If you've been following the food stamp debate in Washington, you know it's about whether to cut food stamp benefits for the disadvantaged by $4 billion a year (the House proposal) or only $400 million a year (the Senate plan).
Here's what you may not know: By its pure inaction, Congress is about to impose a cut in food stamp benefits that beats both. Next week, on Nov. 1, benefits will be cut by $5 billion for this fiscal year alone.
That number may be hard to grasp, but here's what it means on the ground. It means a loss of 21 meals a month for a family of four on the Supplemental Nutrition Assistance Program, or SNAP (the formal name for food stamps). About 47 million Americans will be affected by the coming 15% reduction in benefits across the board.
Sounds like a crisis needing immediate relief, doesn't it? Not to our Congress. "Congress would have to take action, and there's no pending legislation to do that," said Dorothy Rosenbaum, a SNAP expert at the Center on Budget and Policy Priorities.
Even if there was, time is obviously tight. The lawmakers only come back to work on Tuesday, having taken a long weekend to recover from their horrific workload during the, er, government shutdown. (Posturing for the TV cameras in front of the shuttered World War II Memorial takes a lot out of you, don't you know.)
The coming benefit cut is the perverse result of the fiscal stimulus legislation of 2009, followed by a couple of other stimulus measures enacted later. The 2009 stimulus measure increased monthly food stamp benefits by about $20 to $25 per month as a spur to economic recovery. For an eligible family of four, the increase of just over $80 a month raised the maximum benefit to $668, from $584.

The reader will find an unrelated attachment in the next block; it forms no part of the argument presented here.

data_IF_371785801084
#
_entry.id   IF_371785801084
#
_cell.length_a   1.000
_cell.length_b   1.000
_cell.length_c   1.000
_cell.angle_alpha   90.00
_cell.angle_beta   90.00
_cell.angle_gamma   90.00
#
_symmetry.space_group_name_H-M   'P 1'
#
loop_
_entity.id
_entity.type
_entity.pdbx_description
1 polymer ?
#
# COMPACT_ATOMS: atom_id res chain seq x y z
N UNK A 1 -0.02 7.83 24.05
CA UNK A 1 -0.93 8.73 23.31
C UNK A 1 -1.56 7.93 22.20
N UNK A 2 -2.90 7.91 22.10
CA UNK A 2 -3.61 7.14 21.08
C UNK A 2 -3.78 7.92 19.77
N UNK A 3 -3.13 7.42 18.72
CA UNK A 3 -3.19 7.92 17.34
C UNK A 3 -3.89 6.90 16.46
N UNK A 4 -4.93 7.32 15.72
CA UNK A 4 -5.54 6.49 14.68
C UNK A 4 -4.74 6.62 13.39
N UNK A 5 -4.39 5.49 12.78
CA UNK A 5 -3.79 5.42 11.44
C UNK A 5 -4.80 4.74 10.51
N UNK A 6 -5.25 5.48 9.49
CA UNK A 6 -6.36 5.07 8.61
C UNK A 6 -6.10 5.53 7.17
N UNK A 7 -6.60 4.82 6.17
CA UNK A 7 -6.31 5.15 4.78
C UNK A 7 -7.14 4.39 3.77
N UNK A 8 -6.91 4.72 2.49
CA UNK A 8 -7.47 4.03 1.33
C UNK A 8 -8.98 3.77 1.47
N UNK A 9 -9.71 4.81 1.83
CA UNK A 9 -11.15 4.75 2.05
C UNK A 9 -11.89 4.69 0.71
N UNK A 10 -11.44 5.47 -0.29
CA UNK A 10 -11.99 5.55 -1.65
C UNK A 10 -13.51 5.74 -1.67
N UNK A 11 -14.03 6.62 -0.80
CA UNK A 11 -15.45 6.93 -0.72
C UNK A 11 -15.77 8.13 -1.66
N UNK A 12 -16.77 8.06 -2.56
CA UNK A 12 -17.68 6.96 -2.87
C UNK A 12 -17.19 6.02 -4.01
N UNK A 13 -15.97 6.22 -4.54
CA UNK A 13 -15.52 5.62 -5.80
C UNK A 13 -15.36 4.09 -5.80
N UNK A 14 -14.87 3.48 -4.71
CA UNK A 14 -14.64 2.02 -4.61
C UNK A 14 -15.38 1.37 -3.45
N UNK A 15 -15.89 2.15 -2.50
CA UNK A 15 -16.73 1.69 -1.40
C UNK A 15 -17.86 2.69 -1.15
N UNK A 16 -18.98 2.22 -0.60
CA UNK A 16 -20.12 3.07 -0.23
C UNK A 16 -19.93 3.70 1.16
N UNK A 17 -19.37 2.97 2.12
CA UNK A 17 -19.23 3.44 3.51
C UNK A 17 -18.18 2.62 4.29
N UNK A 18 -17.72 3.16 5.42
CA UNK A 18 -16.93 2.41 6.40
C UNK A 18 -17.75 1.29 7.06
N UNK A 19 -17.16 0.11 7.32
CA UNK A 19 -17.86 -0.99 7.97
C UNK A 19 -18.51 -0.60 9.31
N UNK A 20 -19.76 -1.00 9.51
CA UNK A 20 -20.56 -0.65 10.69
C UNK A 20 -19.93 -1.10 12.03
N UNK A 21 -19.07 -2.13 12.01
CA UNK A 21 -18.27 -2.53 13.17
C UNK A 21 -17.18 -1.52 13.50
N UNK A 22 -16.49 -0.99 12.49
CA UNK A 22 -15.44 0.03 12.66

The idea was that the increase would fade away over time, as inflation increases brought the basic benefit up to that $668 level. The original estimate was that the increase would be completely eaten away by late 2014.
But Congress accelerated the sunset. In 2010, lawmakers moved up the expiration date to April 2014 to help pay for the Education Jobs Act, which raised federal funding for school districts to keep teachers on the job. Four months later, Congress moved up the expiration further, to this Oct. 31, to pay for the reauthorization of child nutrition programs. That's known as taking away with one hand what you give with the other, and it's where things stand today.
It bears repeating that the food stamp program provides the No. 1 opportunity for members of Congress to display their hypocritical side. We've documented at length, here and here, the spectacle of conservative lawmakers voting to slash benefits, which amount to $1.40 per meal per day, while collecting millions of dollars in farm subsidies for themselves.
"Boondoggle" Doug LaMalfa, the GOP congressman from California's Central Valley, is our poster child for this; 11% of the residents of his home Butte County are served by SNAP. Californians will lose a total of $457 million in benefits because of the cut.
But LaMalfa's not the only well-fed food stamp slasher. Rep. Stephen Fincher (R-Tenn.), who like LaMalfa has appealed to biblical authority to explain why he thinks that food stamp recipients can stomach a little less food in their bellies, has collected $3.5 million in agriculture subsidies since 1995. One in five residents of his home state receive food stamps.
What's remarkable is that the food stamp slashers are usually the same people who claim Social Security is in trouble because it faces a possible cut -- in 2033. (Their solution is to cut benefits now, presumably so seniors can get used to living on less.) But they're taking no action against a benefit cut scheduled to take place 10 days from now. Hey, what's the rush?
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